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John Major will take to the stand when case against Johnson’s proroguing of Parliament goes to court

John Major will take to the stand to give evidence when the case against Boris Johnson’s proroguing of Parliament reaches court

  • The former Conservative leader will appear at the Supreme Court on Thursday
  • Case will decide whether Mr Johnson acted illegally by proroguing Parliament 
  • Sir John will be a lynchpin in the case brought by pro-Remain businesswoman Gina Miller

John Major will take the stand in the case against Boris Johnson’s decision to suspend Parliament, it emerged last night.

In an unprecedented development, the former Conservative leader will appear at the Supreme Court on Thursday in a case which will decide whether Mr Johnson acted illegally by proroguing Parliament earlier this month. 

Sir John will be a lynchpin in the case brought by pro-Remain businesswoman Gina Miller, who said the Prime Minister may have breached ‘the legal principle of Parliamentary sovereignty’ and that the act represented an ‘abuse of power’.

John Major (pictured) will take the stand in the case against Boris Johnson’s decision to suspend Parliament

Yesterday, another former Tory prime minister, David Cameron, accused Mr Johnson of ‘sharp practice’ for proroguing Parliament.

But Mr Johnson said it was ‘claptrap’ for people to say he had stopped MPs having their say on Brexit.

He told the BBC: ‘All this mumbo jumbo about how Parliament is being deprived of the opportunity to scrutinise Brexit. 

‘What a load of claptrap. Actually, Parliament I think has lost about four or five days.’

And senior Tories last night claimed that the Prime Minister is ready to ignore a controversial law pushed through Parliament forcing him to seek another Brexit delay if a deal is not reached by October 19 – even if it means he is dragged to court.

Mr Johnson yesterday said another extension would be ‘crackers’ and insisted the law would not stop him taking the UK out of the EU next month – with or without a deal.

Sir John will be a lynchpin in the case brought by pro-Remain businesswoman Gina Miller (pictured), who said the Prime Minister may have breached 'the legal principle of Parliamentary sovereignty'

Sir John will be a lynchpin in the case brought by pro-Remain businesswoman Gina Miller (pictured), who said the Prime Minister may have breached ‘the legal principle of Parliamentary sovereignty’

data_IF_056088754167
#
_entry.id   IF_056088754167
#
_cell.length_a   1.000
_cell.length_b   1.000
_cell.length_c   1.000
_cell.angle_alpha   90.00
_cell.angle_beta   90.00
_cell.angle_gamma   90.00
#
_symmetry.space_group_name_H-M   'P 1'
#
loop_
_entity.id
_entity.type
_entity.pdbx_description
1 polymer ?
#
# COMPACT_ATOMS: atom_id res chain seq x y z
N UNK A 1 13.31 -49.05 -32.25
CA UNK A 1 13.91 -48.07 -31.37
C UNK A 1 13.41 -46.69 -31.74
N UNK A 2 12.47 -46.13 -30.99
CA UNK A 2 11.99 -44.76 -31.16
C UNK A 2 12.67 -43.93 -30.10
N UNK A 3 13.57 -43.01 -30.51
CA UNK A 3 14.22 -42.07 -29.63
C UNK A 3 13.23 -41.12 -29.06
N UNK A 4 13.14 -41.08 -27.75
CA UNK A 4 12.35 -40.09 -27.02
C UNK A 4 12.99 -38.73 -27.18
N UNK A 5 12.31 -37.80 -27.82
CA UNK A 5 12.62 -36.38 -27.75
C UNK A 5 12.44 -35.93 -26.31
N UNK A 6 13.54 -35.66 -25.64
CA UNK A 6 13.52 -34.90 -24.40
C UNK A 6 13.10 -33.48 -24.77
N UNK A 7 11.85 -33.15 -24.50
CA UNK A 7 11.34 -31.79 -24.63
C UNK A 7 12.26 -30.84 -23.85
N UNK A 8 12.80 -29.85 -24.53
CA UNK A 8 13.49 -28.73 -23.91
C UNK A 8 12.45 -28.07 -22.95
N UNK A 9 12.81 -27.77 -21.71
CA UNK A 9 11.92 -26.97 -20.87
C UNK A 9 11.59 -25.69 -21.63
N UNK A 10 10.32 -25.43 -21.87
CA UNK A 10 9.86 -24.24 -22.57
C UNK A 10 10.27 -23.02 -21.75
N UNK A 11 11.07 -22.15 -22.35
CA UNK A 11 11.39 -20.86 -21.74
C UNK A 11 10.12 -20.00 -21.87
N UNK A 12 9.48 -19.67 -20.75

Eleven supreme court justices will today begin to hear the claim that Mr Johnson acted unlawfully in advising the Queen to suspend Parliament for five weeks in order to stifle debate over the Brexit crisis.

Documents published by the Supreme Court yesterday show how the Prime Minister’s team will argue decisions to prorogue are a matter of ‘high policy’ and not law – meaning the courts should not intervene. 

They revealed Sir John will make an ‘oral intervention’ for up to 20 minutes on Thursday. The former prime minister is listed as an ‘intervener’ on Miss Miller’s case, alongside Labour’s Baroness Chakrabarti.

Miss Miller’s written case said: ‘The Prime Minister’s advice to Her Majesty to prorogue Parliament for a period of five weeks is an unlawful abuse of power, because there has been no prorogation for longer than three weeks in the past 40 years and prorogation is typically for a week or less.

‘To prorogue Parliament for such a lengthy period removes the ability of Parliament to take such action as it sees fit… relating to the arrangements for the UK to leave the EU when time is very much of the essence…’

It adds that Mr Johnson’s reasons for advising the prorogation were ‘improper’ and influenced by ‘his concern that Parliament might take steps which would undermine the Government’s negotiating position with the EU’.

The case will be led in court by Lord Pannick, who led Miss Miller’s previous successful case forcing the Government to give MPs a vote on triggering Article 50.

The documents reveal Mr Johnson’s case is that the claims are ‘non-justiciable’ – meaning they are not within the scope of the courts.

The PM’s case points out that MPs could have legislated to ensure that Parliament continued to sit during the prorogation – but it did not do so. 

And it highlighted that the Queen is under no obligation to accept the advice of the Prime Minister.

Read more at DailyMail.co.uk


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